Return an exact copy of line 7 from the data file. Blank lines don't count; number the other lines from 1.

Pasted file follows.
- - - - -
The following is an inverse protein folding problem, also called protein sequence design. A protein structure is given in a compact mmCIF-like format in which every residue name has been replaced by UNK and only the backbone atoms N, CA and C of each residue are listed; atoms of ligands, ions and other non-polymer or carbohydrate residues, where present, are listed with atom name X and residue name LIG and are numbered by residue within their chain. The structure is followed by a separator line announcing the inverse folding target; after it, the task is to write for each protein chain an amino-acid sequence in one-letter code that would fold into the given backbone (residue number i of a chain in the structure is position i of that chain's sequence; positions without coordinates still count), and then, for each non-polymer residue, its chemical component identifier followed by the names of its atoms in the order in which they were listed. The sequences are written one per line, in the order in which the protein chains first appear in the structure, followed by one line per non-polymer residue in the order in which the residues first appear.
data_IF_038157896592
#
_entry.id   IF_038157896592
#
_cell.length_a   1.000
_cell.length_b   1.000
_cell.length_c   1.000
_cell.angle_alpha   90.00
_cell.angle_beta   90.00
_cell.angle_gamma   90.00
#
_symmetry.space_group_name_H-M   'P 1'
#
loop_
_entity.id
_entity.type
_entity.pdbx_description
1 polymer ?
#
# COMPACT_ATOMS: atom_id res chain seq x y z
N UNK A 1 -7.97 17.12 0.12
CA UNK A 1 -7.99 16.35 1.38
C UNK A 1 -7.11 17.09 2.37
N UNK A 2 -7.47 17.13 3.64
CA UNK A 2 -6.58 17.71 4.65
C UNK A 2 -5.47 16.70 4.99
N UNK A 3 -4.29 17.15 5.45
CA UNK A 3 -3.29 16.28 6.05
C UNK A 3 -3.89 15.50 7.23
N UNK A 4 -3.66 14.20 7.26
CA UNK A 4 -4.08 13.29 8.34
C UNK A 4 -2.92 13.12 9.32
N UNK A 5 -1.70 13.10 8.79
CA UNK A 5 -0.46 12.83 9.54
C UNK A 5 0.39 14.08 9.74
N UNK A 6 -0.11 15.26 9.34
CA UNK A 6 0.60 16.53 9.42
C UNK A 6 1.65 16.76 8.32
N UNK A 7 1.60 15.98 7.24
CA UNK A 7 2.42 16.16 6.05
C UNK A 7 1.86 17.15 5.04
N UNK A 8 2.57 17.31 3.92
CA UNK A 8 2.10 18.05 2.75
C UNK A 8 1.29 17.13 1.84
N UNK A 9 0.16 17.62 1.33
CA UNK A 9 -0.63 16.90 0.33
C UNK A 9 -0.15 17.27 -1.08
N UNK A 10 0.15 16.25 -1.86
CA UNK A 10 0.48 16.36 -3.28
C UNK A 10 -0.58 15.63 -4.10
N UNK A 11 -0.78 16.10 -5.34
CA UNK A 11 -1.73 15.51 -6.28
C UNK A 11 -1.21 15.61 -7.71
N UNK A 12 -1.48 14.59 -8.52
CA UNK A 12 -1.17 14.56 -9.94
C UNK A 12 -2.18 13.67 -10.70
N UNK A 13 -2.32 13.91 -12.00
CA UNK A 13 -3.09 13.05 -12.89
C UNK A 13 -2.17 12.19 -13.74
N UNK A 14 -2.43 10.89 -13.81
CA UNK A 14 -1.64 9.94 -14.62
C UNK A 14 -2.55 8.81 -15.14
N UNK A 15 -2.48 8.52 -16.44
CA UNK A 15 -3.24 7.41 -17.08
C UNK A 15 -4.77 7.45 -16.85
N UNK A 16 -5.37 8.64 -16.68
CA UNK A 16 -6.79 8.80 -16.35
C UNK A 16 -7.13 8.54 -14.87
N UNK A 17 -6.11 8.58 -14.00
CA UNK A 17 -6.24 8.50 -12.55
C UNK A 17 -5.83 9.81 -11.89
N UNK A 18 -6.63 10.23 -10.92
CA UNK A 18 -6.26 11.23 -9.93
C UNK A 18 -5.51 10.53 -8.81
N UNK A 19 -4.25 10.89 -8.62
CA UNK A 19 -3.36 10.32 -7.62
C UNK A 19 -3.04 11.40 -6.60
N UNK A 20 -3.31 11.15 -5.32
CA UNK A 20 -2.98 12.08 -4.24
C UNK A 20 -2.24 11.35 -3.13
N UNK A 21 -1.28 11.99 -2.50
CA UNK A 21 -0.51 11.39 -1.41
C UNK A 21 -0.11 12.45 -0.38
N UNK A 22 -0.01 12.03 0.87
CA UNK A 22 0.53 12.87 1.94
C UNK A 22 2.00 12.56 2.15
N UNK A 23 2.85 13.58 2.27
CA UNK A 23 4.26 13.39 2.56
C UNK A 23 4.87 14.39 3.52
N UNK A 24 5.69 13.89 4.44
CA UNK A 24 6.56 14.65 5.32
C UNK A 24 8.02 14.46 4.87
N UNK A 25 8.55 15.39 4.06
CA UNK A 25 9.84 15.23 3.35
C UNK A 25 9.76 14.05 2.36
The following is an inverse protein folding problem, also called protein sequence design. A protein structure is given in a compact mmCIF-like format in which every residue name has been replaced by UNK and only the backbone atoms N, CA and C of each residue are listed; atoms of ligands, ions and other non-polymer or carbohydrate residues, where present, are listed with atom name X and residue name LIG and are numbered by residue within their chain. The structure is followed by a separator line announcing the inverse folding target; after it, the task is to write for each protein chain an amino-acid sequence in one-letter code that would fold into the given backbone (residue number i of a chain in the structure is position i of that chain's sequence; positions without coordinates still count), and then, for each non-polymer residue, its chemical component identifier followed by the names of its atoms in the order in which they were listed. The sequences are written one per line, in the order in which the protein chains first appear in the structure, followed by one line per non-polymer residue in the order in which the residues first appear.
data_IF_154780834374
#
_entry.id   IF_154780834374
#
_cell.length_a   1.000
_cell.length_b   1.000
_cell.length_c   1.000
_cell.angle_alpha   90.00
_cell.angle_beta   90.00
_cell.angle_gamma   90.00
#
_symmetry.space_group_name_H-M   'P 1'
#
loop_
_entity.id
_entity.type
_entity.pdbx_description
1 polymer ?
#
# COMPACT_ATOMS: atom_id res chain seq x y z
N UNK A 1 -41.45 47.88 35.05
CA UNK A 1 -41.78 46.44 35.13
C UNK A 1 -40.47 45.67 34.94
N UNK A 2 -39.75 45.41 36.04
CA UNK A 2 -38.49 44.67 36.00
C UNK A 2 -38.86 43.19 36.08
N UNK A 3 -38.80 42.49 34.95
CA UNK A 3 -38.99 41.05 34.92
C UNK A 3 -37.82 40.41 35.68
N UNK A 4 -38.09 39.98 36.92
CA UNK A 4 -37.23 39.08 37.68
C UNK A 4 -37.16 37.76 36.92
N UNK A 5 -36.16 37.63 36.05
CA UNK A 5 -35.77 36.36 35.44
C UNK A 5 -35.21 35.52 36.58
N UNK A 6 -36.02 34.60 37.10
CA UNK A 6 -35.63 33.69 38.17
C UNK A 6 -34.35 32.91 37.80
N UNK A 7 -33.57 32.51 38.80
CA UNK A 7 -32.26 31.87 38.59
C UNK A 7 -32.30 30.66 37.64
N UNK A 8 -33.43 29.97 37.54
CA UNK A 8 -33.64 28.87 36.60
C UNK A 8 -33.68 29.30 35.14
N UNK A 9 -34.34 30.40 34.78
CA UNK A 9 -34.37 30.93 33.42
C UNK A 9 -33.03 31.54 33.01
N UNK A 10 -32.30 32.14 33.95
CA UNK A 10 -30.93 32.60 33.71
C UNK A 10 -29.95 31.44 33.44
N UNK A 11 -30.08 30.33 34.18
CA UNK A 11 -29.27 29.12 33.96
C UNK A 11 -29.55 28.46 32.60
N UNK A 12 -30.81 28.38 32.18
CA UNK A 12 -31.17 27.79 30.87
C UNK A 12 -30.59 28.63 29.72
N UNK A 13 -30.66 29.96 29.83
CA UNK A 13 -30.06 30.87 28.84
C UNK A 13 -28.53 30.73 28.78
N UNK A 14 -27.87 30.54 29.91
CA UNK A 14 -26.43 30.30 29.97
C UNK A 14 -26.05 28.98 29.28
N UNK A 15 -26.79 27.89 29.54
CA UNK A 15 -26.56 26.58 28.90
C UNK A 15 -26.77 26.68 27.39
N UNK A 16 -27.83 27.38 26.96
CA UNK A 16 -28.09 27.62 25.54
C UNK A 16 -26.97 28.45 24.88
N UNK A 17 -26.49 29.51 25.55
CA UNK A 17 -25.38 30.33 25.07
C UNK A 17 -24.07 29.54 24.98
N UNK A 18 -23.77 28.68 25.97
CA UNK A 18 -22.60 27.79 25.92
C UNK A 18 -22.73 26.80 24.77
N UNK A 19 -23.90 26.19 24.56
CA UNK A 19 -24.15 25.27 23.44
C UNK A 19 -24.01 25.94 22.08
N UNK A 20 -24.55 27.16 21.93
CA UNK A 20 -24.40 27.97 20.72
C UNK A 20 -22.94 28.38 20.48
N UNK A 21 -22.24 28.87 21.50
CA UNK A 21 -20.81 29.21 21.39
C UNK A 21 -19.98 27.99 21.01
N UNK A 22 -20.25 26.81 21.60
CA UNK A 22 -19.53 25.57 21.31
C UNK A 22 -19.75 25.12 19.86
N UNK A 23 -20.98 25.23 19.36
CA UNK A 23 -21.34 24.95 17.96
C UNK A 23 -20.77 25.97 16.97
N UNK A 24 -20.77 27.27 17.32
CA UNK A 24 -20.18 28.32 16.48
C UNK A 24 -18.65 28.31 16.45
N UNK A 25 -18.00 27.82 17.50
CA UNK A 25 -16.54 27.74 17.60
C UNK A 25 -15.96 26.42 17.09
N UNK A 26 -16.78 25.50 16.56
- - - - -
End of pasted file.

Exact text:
_cell.length_b   1.000